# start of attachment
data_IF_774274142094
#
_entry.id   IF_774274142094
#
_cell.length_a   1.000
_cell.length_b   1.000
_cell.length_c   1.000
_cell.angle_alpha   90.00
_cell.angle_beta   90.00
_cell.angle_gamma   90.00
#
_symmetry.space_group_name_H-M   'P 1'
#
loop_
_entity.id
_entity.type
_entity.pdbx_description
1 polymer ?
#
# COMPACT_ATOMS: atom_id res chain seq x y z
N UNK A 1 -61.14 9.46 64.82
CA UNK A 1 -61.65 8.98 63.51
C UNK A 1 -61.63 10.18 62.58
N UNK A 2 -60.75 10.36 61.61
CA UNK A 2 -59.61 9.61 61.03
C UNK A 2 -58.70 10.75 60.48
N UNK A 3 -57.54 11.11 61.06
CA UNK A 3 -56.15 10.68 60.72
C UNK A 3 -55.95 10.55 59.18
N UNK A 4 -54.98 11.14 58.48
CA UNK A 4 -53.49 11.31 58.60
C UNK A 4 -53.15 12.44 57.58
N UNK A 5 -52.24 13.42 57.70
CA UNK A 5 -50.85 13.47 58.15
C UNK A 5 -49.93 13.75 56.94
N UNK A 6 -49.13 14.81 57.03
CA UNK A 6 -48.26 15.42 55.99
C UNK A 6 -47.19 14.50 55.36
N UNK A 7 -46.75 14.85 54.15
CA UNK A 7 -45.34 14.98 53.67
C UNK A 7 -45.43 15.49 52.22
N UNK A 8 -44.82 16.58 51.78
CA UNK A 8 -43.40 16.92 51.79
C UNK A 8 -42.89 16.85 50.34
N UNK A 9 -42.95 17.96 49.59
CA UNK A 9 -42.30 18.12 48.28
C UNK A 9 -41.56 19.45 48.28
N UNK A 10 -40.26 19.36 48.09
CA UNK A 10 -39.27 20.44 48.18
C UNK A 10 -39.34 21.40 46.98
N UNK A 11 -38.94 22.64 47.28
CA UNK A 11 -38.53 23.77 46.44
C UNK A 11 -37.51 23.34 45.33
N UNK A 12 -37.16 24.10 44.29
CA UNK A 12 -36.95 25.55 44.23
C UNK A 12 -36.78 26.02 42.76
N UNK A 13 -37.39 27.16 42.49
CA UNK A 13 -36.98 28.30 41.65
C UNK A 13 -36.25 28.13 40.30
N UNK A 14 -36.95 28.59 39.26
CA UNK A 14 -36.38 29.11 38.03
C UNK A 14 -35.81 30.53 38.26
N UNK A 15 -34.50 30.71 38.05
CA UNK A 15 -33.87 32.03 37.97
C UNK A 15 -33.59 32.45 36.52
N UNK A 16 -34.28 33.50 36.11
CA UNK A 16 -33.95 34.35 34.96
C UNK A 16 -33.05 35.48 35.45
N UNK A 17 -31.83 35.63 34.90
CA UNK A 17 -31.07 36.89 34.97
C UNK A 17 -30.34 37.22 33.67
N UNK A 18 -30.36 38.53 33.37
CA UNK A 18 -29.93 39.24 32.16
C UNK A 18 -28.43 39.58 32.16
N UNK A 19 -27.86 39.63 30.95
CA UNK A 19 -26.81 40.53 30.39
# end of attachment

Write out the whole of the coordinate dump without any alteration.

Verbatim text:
data_IF_774274142094
#
_entry.id   IF_774274142094
#
_cell.length_a   1.000
_cell.length_b   1.000
_cell.length_c   1.000
_cell.angle_alpha   90.00
_cell.angle_beta   90.00
_cell.angle_gamma   90.00
#
_symmetry.space_group_name_H-M   'P 1'
#
loop_
_entity.id
_entity.type
_entity.pdbx_description
1 polymer ?
#
# COMPACT_ATOMS: atom_id res chain seq x y z
N UNK A 1 -61.14 9.46 64.82
CA UNK A 1 -61.65 8.98 63.51
C UNK A 1 -61.63 10.18 62.58
N UNK A 2 -60.75 10.36 61.61
CA UNK A 2 -59.61 9.61 61.03
C UNK A 2 -58.70 10.75 60.48
N UNK A 3 -57.54 11.11 61.06
CA UNK A 3 -56.15 10.68 60.72
C UNK A 3 -55.95 10.55 59.18
N UNK A 4 -54.98 11.14 58.48
CA UNK A 4 -53.49 11.31 58.60
C UNK A 4 -53.15 12.44 57.58
N UNK A 5 -52.24 13.42 57.70
CA UNK A 5 -50.85 13.47 58.15
C UNK A 5 -49.93 13.75 56.94
N UNK A 6 -49.13 14.81 57.03
CA UNK A 6 -48.26 15.42 55.99
C UNK A 6 -47.19 14.50 55.36
N UNK A 7 -46.75 14.85 54.15
CA UNK A 7 -45.34 14.98 53.67
C UNK A 7 -45.43 15.49 52.22
N UNK A 8 -44.82 16.58 51.78
CA UNK A 8 -43.40 16.92 51.79
C UNK A 8 -42.89 16.85 50.34
N UNK A 9 -42.95 17.96 49.59
CA UNK A 9 -42.30 18.12 48.28
C UNK A 9 -41.56 19.45 48.28
N UNK A 10 -40.26 19.36 48.09
CA UNK A 10 -39.27 20.44 48.18
C UNK A 10 -39.34 21.40 46.98
N UNK A 11 -38.94 22.64 47.28
CA UNK A 11 -38.53 23.77 46.44
C UNK A 11 -37.51 23.34 45.33
N UNK A 12 -37.16 24.10 44.29
CA UNK A 12 -36.95 25.55 44.23
C UNK A 12 -36.78 26.02 42.76
N UNK A 13 -37.39 27.16 42.49
CA UNK A 13 -36.98 28.30 41.65
C UNK A 13 -36.25 28.13 40.30
N UNK A 14 -36.95 28.59 39.26
CA UNK A 14 -36.38 29.11 38.03
C UNK A 14 -35.81 30.53 38.26
N UNK A 15 -34.50 30.71 38.05
CA UNK A 15 -33.87 32.03 37.97
C UNK A 15 -33.59 32.45 36.52
N UNK A 16 -34.28 33.50 36.11
CA UNK A 16 -33.95 34.35 34.96
C UNK A 16 -33.05 35.48 35.45
N UNK A 17 -31.83 35.63 34.90
CA UNK A 17 -31.07 36.89 34.97
C UNK A 17 -30.34 37.22 33.67
N UNK A 18 -30.36 38.53 33.37
CA UNK A 18 -29.93 39.24 32.16
C UNK A 18 -28.43 39.58 32.16
N UNK A 19 -27.86 39.63 30.95
CA UNK A 19 -26.81 40.53 30.39